Politico reports that a multi-billion-dollar effort by the Pentagon and the Veterans Administration to create a unified, electronic medical record system has failed to reach its objectives so far, with potentially dire consequences for patients involved in a test roll-out.
President Trump said last year that the goal of the new system was to deliver “faster, better, and far better quality care” for active duty military personnel and veterans, but according to Politico, “the military’s $4.3 billion Cerner medical record system has utterly failed to achieve those goals at the first hospitals that went online. Instead, technical glitches and poor training have caused dangerous errors and reduced the number of patients who can be treated.”
Doctors at the four test sites, all military medical facilities in the Pacific Northwest, have complained of failed referral requests, misrouted prescription orders, long log-in times and frequent forced log-outs. Some medical practitioners dealing with the new records system reportedly quit their jobs due to worries that patients could be harmed or even killed as a result of the errors. “We took a broken system and just broke it completely,” said one doctor.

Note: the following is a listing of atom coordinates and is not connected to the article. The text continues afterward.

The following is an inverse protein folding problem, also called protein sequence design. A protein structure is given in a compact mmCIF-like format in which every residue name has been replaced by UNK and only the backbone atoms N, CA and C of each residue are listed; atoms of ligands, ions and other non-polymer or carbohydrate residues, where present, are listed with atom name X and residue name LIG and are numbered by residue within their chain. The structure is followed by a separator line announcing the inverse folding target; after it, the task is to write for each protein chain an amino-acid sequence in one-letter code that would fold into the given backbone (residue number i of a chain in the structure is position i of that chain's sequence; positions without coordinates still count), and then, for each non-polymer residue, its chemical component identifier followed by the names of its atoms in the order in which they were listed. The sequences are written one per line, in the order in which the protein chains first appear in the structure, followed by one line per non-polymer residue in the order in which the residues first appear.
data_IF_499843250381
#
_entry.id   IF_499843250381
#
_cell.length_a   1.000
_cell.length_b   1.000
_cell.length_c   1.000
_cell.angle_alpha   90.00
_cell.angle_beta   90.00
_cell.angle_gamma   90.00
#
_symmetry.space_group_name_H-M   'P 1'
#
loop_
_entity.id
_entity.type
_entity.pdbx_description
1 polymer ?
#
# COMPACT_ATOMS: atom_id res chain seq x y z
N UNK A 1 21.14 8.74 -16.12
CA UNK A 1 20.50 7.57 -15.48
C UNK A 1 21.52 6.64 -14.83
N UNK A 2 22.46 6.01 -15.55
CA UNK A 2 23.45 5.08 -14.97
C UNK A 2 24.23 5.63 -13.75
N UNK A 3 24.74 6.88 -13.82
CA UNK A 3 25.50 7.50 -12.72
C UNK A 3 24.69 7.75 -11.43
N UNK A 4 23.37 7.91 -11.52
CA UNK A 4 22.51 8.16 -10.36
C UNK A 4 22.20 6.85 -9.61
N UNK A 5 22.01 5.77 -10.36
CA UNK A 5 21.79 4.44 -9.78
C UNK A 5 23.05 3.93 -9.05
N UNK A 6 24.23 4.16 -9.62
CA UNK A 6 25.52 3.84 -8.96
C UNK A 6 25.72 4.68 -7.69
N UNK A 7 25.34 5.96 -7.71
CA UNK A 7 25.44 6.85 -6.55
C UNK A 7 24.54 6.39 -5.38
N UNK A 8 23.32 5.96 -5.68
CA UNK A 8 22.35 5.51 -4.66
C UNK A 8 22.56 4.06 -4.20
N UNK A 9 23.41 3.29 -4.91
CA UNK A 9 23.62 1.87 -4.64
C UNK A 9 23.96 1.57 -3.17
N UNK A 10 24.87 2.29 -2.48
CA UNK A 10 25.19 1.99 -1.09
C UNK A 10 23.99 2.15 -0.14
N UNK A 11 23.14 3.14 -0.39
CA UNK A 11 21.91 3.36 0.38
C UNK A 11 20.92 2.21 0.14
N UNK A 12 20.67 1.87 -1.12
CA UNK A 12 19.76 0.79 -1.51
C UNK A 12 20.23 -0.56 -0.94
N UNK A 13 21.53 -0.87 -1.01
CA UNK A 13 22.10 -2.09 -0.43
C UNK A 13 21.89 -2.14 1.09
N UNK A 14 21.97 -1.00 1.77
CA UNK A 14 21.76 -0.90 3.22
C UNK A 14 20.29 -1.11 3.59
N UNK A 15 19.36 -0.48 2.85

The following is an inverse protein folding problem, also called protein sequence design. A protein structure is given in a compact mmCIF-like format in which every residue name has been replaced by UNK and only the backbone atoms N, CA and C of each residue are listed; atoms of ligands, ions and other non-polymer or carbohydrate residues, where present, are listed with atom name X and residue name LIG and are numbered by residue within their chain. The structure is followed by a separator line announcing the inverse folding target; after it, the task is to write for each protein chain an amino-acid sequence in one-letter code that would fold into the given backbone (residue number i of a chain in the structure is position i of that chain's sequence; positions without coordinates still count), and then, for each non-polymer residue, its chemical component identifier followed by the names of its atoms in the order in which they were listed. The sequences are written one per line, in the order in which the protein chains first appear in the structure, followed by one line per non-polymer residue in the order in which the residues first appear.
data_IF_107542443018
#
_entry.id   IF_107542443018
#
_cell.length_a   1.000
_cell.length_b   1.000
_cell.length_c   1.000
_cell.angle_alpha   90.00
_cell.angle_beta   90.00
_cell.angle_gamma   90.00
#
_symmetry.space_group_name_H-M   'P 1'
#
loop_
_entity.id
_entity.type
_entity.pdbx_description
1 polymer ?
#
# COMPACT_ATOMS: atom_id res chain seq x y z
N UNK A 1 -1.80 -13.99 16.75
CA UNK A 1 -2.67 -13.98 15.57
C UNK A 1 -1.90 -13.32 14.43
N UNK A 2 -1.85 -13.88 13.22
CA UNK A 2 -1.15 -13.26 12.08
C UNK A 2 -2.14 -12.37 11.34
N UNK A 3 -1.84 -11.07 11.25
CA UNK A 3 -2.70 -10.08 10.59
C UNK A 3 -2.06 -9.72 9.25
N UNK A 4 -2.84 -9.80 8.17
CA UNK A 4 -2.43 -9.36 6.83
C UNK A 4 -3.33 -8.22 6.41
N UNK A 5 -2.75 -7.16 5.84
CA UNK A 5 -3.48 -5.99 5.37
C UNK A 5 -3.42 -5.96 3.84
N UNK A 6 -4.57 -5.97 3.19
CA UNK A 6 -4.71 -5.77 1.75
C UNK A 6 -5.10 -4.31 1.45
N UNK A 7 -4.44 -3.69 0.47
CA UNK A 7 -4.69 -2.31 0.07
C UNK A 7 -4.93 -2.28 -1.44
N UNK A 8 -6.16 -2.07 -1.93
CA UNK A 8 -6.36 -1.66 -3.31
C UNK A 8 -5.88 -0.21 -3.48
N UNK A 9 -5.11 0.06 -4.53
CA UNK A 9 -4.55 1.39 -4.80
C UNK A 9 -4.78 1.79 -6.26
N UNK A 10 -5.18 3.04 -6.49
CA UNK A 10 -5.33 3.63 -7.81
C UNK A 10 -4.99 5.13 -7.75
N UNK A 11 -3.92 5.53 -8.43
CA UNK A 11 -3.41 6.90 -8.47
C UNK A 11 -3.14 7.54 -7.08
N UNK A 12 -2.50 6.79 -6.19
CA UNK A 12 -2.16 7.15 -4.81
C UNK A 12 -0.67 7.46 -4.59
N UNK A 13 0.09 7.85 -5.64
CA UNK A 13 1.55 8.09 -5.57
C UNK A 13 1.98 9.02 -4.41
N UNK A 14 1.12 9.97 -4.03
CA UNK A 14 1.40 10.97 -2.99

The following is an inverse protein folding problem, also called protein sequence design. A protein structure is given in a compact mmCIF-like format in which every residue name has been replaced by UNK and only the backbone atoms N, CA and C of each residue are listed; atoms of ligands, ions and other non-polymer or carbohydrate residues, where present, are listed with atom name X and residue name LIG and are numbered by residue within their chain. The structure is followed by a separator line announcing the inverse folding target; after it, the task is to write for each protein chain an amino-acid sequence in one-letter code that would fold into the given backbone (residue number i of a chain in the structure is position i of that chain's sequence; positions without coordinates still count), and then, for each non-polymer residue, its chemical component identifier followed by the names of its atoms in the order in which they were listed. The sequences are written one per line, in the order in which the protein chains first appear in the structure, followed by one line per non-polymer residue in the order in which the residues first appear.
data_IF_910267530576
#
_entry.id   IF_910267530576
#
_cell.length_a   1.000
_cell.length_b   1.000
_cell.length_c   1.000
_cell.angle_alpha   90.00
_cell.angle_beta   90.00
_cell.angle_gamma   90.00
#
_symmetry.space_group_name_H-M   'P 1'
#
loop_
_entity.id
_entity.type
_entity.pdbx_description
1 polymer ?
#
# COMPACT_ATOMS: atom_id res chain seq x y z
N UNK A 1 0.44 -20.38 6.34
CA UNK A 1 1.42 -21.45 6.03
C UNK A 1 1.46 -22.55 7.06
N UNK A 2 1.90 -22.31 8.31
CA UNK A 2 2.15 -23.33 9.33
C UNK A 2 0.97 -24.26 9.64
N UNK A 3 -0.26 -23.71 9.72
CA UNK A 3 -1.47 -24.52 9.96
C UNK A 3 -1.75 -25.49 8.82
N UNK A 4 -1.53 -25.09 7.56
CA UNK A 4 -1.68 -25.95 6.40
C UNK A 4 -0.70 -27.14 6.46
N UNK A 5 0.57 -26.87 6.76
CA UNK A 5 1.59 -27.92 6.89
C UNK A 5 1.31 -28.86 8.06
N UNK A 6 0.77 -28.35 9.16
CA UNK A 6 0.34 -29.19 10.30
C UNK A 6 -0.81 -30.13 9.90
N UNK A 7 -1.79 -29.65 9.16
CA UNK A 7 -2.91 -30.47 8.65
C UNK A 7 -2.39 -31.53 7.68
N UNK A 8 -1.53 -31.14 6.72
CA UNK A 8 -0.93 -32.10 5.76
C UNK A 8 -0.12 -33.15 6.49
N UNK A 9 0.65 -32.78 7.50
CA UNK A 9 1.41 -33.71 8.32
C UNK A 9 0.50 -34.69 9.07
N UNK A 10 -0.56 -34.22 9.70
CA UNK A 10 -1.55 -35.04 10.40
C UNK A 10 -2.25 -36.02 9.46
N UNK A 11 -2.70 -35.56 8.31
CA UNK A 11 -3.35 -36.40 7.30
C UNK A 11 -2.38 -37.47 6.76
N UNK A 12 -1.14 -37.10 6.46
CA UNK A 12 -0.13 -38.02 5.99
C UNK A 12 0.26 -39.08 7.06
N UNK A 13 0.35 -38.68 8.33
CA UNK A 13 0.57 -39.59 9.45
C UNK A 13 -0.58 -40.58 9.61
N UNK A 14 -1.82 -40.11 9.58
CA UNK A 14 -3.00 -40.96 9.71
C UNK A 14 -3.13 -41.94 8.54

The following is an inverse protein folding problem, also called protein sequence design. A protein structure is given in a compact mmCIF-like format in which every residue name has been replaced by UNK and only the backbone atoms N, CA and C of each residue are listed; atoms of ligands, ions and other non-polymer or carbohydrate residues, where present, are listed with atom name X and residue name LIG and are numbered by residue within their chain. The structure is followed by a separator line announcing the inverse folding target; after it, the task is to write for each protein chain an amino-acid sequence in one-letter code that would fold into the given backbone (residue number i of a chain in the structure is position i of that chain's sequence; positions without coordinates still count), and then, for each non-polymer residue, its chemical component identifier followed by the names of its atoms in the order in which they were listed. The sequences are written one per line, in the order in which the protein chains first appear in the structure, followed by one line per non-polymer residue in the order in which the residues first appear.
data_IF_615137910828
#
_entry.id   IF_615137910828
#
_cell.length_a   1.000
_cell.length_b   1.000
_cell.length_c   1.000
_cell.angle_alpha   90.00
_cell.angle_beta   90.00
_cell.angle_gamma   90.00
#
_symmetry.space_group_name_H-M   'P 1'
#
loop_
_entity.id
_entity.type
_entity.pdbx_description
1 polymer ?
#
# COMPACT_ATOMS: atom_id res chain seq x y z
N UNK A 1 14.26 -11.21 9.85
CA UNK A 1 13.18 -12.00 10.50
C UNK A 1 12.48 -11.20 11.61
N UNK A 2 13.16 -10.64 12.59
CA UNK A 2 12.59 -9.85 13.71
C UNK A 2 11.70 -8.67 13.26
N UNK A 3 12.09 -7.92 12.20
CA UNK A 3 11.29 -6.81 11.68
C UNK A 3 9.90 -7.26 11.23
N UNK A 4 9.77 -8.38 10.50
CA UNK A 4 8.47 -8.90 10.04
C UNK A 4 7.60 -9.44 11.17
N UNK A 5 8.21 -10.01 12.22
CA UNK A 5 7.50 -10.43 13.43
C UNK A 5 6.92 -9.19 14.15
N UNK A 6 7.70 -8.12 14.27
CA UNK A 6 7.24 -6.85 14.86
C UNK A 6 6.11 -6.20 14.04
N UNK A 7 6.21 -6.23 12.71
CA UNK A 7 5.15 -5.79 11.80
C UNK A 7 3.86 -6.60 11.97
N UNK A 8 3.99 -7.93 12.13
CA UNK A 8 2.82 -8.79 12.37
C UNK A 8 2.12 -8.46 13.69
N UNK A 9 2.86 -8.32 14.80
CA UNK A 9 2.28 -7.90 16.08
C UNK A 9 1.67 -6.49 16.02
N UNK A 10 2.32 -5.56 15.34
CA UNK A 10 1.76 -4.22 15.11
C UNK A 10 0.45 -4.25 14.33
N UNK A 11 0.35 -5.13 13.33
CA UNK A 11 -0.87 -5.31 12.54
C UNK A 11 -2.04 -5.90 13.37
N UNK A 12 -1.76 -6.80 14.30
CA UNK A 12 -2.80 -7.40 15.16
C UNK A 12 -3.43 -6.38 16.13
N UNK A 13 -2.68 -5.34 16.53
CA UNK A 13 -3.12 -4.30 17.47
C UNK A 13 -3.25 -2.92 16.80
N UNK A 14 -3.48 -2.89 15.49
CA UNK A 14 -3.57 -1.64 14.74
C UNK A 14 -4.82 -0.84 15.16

The system is still in the test phase, with the Department of Defense portion of the project stretching until at least 2022, and the Pentagon says there’s still time to iron out the kinks. However, in December, VA Secretary David Shulkin delayed signing a 10-year, $10 billion contract with Cerner, the software developer, that would fund the installation of the digital record system at the agency, due to concerns about how the system is performing. While the VA is still expected to select Cerner as the vendor, some doctors involved in the project are worried that it will be years before the system works properly, if it ever does.
You can read the full Politico story here.